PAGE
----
DDF: Data, damage and fracture
Minisymposium organized by
- O. Allix, ENS Paris-Saclay, France
- P. Carrara, ETH Zurich, Switzerland
Thanks to their ability to merge theoretical, computational and experimental aspects, data-driven, machine learning and artificial intelligence approaches are boosting many aspects of mechanics. To date, however, little attention has been paid to the fracture and damage constitutive behaviors despite their practical relevance. This is not expected to last long and the first results in this direction already confirm that synergistic approaches coupling data science and mechanics will be crucial for the progress of the field, allowing to introduce new paradigms and to unlock a deeper understanding of the processes.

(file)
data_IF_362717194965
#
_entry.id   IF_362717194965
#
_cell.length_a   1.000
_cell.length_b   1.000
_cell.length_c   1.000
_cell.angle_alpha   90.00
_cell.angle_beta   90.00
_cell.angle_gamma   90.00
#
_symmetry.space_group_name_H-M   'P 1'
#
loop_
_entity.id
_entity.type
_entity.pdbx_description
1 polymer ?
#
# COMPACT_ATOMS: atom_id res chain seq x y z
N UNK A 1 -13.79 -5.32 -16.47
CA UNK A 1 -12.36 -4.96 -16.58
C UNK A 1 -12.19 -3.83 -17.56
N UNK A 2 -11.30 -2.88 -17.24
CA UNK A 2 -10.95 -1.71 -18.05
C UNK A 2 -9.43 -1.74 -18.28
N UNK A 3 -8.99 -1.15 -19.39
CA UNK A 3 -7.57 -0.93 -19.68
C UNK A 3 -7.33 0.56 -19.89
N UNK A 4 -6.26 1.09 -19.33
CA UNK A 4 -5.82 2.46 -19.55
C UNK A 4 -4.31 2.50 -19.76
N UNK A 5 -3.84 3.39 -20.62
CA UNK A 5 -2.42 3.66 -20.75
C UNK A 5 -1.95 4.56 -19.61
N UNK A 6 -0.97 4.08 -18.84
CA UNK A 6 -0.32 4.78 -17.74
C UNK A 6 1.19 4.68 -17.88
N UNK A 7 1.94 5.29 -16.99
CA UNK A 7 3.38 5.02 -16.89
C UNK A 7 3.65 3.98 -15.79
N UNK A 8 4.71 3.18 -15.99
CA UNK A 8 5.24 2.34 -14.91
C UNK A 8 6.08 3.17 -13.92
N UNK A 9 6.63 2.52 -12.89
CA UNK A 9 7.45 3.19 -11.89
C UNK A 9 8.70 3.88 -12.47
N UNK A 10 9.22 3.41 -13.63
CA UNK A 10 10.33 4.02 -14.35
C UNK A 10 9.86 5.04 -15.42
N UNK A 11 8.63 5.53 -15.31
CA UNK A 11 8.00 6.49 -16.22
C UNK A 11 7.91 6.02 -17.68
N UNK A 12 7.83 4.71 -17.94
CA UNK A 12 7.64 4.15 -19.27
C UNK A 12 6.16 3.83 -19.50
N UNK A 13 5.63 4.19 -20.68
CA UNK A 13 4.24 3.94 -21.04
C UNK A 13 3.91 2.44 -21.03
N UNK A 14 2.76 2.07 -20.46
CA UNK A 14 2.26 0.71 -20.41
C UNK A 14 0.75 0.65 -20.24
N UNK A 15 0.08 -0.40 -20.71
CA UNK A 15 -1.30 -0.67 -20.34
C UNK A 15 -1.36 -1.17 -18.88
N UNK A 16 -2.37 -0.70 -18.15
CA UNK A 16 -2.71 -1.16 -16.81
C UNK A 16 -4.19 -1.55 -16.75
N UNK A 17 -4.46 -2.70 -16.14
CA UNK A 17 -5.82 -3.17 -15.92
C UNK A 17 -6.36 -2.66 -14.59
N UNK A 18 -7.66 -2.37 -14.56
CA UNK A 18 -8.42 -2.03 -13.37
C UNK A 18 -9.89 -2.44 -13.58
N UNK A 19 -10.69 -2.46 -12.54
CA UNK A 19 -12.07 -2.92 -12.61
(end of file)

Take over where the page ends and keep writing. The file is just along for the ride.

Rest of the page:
Along with the advantages come the challenges, such as the mitigation of the data dependency through the introduction of physical knowledge within the learning process, the need to improve the techniques to generate data (experimentally or in-silico) and the development of frameworks that allow the coupling between experimental and computational approaches.
In this spirit, this minisymposium is seen as a forum to stimulate discussion and gather ground-breaking contributions in the field of data-driven and/or deep-learning damage and fracture mechanics as well as to promote the exchange of ideas within the community.
The topics of interest include, but are not limited, to:
- Which data are useful to describe fracture and damage? – How to use and where to find them?
- Data-driven fracture and damage mechanics.
- Model order reduction and surrogate modeling of damage and fracture processes.
- Machine learning methods applied to experimental testing and diagnostic in the context of damage and fracture mechanics.
- Data-driven and deep-learning techniques in computational damage and fracture mechanics.
- Automated discovery of evolution laws or material parameters for damage or fracture.
- Approaches integrating experimental data and numerical methods.